Recovering from Joint Replacement Surgery

Leaders in Orthopaedic Surgery

Knowing what to expect after surgery can turn out to be a considerable help for a smoother recovery. Use our patient guide to help you understand your recovery from a joint replacement procedure.

In the recovery room, you will be stabilized and taken care of until you are awake, able to talk and you are displaying proper bodily functions. You may have a bandage covering your surgical site, a tube draining the fluid away from the incision, or a drain in your bladder (a catheter) that will be taken out soon after surgery.

Once your surgery is complete, and you are prepared to leave the recovery room, your care team will:

  • Move you to a private hospital suite, where your family and friends can meet you.
  • Visit you every hour to check your vital signs and help control your pain.
  • Work with you to manage your pain throughout your stay in the hospital so that you will be kept comfortable and be able to breathe easily, sleep well, walk and work toward a swift recovery.

Feeling pain after surgery and while healing is expected. Let us know if your medication is not helping, so we can try other ways to treat your pain without generating any addiction.

What to Expect During Recovery

All our efforts will be directed at making sure that you have a successful surgery and recovery. Helping you heal faster and avert any post-op issues requires:

  • Assisting you in getting out of bed and walking.
  • Keeping compression sleeves or foot pumps on your legs to help stop blood clots in your legs or lungs.
  • Taking only prescribed medications.
  • Continuing deep breathing exercises to keep your lungs clear and preventing pneumonia.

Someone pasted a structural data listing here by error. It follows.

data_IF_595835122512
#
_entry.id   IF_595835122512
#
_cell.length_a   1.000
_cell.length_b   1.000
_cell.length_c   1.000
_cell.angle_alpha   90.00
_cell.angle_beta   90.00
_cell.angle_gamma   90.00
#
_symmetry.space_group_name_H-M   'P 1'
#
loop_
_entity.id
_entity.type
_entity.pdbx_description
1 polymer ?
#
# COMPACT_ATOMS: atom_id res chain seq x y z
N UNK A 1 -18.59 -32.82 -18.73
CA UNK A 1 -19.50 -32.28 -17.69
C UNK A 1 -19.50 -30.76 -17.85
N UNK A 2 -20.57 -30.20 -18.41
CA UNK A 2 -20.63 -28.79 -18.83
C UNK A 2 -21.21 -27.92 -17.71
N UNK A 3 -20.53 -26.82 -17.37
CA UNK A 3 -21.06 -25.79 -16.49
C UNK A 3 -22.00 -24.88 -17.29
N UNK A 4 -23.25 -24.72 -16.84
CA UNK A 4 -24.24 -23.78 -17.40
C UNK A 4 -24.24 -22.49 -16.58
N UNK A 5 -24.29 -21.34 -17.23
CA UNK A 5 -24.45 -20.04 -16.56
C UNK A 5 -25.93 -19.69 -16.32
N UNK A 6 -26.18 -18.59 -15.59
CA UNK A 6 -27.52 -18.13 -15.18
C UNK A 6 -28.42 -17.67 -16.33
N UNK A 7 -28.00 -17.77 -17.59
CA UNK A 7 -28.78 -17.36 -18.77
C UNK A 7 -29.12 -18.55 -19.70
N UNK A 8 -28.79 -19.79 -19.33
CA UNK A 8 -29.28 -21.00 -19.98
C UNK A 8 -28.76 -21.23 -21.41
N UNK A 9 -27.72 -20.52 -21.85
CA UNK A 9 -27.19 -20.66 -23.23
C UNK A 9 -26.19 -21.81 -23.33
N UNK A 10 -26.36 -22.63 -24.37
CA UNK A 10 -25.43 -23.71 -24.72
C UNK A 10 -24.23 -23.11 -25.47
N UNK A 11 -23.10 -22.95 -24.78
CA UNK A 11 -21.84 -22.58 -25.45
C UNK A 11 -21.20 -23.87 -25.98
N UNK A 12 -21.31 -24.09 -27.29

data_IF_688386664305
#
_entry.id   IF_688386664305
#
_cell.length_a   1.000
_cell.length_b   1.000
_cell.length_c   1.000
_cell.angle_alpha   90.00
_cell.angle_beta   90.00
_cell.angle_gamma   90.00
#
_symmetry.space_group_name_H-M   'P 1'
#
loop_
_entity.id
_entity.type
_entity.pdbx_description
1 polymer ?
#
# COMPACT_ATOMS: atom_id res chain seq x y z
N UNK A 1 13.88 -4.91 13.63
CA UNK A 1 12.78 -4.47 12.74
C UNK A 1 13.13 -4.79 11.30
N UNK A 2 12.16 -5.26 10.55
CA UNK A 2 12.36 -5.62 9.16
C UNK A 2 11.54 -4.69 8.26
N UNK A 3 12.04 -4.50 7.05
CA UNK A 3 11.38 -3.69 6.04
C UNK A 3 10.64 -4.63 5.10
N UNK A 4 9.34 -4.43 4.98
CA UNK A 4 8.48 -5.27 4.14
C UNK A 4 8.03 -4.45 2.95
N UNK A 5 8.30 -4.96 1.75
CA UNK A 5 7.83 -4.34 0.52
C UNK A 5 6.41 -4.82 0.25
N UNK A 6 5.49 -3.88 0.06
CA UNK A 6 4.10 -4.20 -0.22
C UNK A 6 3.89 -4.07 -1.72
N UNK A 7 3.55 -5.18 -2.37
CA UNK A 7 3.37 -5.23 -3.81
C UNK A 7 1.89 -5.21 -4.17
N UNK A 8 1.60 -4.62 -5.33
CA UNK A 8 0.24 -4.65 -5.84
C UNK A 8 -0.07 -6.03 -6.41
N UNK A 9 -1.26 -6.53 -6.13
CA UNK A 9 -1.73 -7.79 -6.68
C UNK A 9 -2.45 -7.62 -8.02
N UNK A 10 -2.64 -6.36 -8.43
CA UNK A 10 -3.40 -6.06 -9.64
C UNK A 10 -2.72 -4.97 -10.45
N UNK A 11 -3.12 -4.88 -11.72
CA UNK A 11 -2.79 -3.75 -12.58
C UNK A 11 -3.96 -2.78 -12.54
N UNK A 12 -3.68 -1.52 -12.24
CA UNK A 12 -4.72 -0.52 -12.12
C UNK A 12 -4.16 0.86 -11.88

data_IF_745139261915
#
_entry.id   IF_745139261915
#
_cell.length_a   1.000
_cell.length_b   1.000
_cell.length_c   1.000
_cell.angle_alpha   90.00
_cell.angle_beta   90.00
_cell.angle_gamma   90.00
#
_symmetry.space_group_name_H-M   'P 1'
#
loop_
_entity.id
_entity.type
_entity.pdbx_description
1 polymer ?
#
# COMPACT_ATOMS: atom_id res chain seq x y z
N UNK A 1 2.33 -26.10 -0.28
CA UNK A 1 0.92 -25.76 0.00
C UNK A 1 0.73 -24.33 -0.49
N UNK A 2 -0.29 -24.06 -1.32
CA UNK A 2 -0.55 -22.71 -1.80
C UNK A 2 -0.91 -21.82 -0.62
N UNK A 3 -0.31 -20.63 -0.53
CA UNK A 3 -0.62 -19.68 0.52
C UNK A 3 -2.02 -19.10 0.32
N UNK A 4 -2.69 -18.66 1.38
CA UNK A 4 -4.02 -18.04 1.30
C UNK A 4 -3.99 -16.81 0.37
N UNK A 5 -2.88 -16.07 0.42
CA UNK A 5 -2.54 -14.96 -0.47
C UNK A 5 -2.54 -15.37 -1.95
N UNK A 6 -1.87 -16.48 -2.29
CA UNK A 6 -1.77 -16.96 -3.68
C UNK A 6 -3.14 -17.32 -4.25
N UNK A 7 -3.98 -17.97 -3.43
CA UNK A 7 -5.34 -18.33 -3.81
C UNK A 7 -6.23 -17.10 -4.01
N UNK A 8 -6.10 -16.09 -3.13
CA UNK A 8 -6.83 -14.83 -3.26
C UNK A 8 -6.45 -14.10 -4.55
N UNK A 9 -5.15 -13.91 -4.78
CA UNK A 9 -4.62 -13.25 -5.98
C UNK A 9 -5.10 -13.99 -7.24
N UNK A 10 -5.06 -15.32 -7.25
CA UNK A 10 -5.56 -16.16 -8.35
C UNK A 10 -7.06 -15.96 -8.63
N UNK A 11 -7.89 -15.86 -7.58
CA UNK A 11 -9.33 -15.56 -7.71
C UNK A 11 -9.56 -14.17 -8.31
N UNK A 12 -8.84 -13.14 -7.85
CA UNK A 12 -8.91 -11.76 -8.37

• Doing all the exercises that your physical therapist assigned you.
  • Drinking lots of water to stay hydrated.
  • Eating healthy foods to help you get strong again.
  • Talking to your care team right away to address any questions or concerns.

Going Home from the Hospital

  • Depending on your surgeon, you may go home the same day after your surgery or stay up to one to two nights.
  • Our case managers will coordinate any needed equipment such as a walker, crutches, bedside commode, etc.
  • You will be able to go home safely once you can walk and do your exercises, and your doctor says you are ready for discharge.
  • Your care team will give you instructions for medications, showering, and how to take care of your incision site.

Pain Medications and Follow-up Prescriptions

If you received your prescriptions before surgery, be sure to have them filled before having surgery.

Pain medications can induce constipation, so make sure to drink plenty of fluids and eat high-fiber foods to prevent this problem.

When to Call Your Surgeon

Bruising, swelling, pain, and skin discoloration are normal, but if you experience any of the symptoms below, you should call your surgeon:

  • Fever above 101.5 degrees.
  • Mild fever that lasts over five days.
  • Redness or swelling at the incision site.
  • After applying a new dressing or bandage, in less than six hours, the liquid emerging from your incision site soaks it.